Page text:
This makes RT and Sputnik harder for the West to combat than shadowy hackers. You can tighten your internet security protocols to protect against data breaches, run counterhacking operations to take out infiltrators, sanction countries with proven links to such activities. But RT and Sputnik operate on the stated terms of Western liberal democracy; they count themselves as news organizations, protected by the First Amendment and the libertarian ethos of the internet……. So over the past decade, even as the Putin government clamped down on its own free press — and as Voice of America and Radio Free Europe, the U.S.-government-run broadcasting services, were largely squeezed off the Russian radio dial — RT easily acquired positions on the basic cable rosters of Comcast, Cox, Charter, DirecTV and Fios, among others.

RT, the Kremlin’s global disinformation network, will be required to register as a foreign agent, an act that essentially labels the station an official propaganda network of the Russian government, according to The Hill.

Cyberattacks from other countries is named as a major threats by global medians of 51% each, says a new Pew Center report:

Cyberattacks are the top concern in Japan and second-highest concern in places such as the U.S., Germany and the UK, where there have been a number of high-profile attacks of this type in recent months….While Russia’s power and influence are not named as the greatest threat in any of the countries polled in Europe or North America, there is particular concern in Poland (65%).

The U.S. Congress should maintain American support for democratic norms and institutions in response to Russian disinformation efforts, said Human Rights First’s Melissa Hooper.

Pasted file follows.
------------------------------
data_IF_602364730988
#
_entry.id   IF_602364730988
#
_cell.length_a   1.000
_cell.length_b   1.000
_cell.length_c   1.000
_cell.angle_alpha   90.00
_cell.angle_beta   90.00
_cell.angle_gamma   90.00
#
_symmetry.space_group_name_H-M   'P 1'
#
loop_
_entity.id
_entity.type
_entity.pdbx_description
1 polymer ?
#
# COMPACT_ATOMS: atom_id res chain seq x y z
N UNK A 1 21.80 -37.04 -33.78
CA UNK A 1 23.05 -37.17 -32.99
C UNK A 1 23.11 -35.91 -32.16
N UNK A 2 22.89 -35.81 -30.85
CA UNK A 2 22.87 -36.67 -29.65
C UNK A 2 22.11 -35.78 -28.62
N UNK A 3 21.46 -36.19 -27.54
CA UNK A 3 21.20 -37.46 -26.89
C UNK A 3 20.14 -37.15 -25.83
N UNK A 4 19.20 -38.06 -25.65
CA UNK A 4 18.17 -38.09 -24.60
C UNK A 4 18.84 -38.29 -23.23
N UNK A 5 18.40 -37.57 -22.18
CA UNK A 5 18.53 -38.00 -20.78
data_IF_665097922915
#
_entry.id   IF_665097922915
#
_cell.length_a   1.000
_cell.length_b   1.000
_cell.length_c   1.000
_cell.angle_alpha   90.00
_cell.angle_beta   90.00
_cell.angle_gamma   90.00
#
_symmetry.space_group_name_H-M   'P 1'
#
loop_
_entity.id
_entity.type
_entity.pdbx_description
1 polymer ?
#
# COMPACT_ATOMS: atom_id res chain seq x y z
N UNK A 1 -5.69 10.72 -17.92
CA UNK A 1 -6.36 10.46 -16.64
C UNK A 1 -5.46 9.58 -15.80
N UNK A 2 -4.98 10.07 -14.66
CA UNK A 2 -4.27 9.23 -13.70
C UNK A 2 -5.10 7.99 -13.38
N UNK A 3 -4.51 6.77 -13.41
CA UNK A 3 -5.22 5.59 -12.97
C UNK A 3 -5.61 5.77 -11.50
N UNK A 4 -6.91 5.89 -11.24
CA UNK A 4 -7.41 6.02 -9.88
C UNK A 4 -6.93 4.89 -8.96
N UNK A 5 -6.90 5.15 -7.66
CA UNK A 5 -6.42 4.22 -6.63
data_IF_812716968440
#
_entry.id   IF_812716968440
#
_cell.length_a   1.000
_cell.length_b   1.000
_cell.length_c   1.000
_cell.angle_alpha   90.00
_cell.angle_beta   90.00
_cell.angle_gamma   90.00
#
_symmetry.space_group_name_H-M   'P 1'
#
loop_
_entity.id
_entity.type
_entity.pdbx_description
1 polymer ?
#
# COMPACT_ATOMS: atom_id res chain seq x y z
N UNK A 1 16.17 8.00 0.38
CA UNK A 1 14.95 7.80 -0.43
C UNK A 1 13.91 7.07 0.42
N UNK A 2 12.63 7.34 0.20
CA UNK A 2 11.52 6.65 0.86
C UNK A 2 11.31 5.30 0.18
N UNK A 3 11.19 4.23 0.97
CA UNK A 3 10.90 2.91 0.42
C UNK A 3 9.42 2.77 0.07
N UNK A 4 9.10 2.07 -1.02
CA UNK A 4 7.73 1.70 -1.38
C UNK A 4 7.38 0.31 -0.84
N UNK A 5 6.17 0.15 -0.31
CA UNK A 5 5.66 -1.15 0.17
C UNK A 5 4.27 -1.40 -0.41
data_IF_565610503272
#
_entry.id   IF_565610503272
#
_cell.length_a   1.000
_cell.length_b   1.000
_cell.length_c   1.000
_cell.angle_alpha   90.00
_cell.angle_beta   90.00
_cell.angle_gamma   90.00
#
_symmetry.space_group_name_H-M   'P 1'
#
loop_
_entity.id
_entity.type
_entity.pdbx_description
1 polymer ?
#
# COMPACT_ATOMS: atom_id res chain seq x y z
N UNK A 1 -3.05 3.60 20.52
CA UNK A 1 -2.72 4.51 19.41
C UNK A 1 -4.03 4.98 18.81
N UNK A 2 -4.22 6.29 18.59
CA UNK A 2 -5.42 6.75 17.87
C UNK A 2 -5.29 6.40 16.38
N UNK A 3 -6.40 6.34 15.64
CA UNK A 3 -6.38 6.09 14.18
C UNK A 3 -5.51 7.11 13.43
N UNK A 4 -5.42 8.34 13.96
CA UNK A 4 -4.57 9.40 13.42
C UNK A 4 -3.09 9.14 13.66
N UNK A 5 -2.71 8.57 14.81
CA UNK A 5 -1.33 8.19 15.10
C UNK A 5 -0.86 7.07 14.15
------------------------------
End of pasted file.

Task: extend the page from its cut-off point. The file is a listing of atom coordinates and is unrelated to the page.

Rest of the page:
“Now more than ever, the United States needs to maintain the leadership role we have held since the last World War in supporting democratic norms and values,” she told the Congressional Commission on Security and Cooperation in Europe (the “Helsinki Commission”) during their hearing, “The Scourge of Russian Disinformation” this morning (above). …Human Rights First notes that over recent years Russia has exploited divisions in Europe by using social media and propaganda to spread disinformation and undermine public confidence in democratic governance.

A study by the Wilfried Martens Centre finds that a deliberate Russian disinformation campaign has already “effectively shaped Russian society’s perceptions of the EU”. The study’s author, Kristina Potapova, identifies three main myths being promulgated, The Irish Times reports:

The EU is aggressive and interventionist. It wages an “information war” against Russia and plans to seize Russia’s resources. The EU forces its member states to adopt Russophobic policies, and plans to use the Eastern Partnership countries for relocating refugees, or as a radioactive waste dump.

The EU has almost collapsed, as it is unable to face the challenges presented by the migration crisis. Minors are raped in Europe while the rapists are not even punished. Tolerance towards refugees caused terror attacks. Fascism and Nazism are on the rise.

The EU is decadent. The whole West denies moral principles, while only Russia defends traditional values. Europe also attempts to legalise paedophilia. Democratic values, freedom of speech and gender equality are portrayed as major attacks on Christianity, and also a western attempt to deny the existence of Russian civilisation.

But the EU’s diplomatic arm, the European External Action Service (EEAS), this week relaunched a counter fake-news website – euvsdisinfo.eu – to target and deconstruct the myths, the Times adds.

The Artikel 38 von Hamilton 68 dashboard (right), a project with the Alliance for Securing Democracy at the German Marshall Fund of the United States, launched this week to expose online influence networks and the themes and content they are promoting to German-language audiences ahead of the German Federal election and beyond through a near real-time look at Russian propaganda and disinformation efforts on Twitter.

Facebook, which initially rejected claims that it enabled the spread of misinformation, is now a central focus of a Justice Department probe into Russian interference, according to reports.

Print Friendly, PDF & Email